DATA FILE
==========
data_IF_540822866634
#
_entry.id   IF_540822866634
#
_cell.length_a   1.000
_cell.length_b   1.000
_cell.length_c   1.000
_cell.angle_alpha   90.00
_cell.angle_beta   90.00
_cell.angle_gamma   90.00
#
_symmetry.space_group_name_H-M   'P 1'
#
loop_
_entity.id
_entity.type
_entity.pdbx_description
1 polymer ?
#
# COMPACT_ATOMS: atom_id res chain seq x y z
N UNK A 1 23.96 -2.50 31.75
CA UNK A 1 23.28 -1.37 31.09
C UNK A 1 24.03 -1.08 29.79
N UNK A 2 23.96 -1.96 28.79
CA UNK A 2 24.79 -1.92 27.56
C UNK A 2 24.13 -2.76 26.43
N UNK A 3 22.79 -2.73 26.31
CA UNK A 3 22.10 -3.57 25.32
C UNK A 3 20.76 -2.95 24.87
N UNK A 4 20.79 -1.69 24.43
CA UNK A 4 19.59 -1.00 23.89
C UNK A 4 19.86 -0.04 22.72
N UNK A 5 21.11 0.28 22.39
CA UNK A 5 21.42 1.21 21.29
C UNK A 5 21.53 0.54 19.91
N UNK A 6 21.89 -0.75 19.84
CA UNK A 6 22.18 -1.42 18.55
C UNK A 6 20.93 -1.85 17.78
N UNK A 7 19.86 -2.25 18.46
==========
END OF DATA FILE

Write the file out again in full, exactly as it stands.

data_IF_540822866634
#
_entry.id   IF_540822866634
#
_cell.length_a   1.000
_cell.length_b   1.000
_cell.length_c   1.000
_cell.angle_alpha   90.00
_cell.angle_beta   90.00
_cell.angle_gamma   90.00
#
_symmetry.space_group_name_H-M   'P 1'
#
loop_
_entity.id
_entity.type
_entity.pdbx_description
1 polymer ?
#
# COMPACT_ATOMS: atom_id res chain seq x y z
N UNK A 1 23.96 -2.50 31.75
CA UNK A 1 23.28 -1.37 31.09
C UNK A 1 24.03 -1.08 29.79
N UNK A 2 23.96 -1.96 28.79
CA UNK A 2 24.79 -1.92 27.56
C UNK A 2 24.13 -2.76 26.43
N UNK A 3 22.79 -2.73 26.31
CA UNK A 3 22.10 -3.57 25.32
C UNK A 3 20.76 -2.95 24.87
N UNK A 4 20.79 -1.69 24.43
CA UNK A 4 19.59 -1.00 23.89
C UNK A 4 19.86 -0.04 22.72
N UNK A 5 21.11 0.28 22.39
CA UNK A 5 21.42 1.21 21.29
C UNK A 5 21.53 0.54 19.91
N UNK A 6 21.89 -0.75 19.84
CA UNK A 6 22.18 -1.42 18.55
C UNK A 6 20.93 -1.85 17.78
N UNK A 7 19.86 -2.25 18.46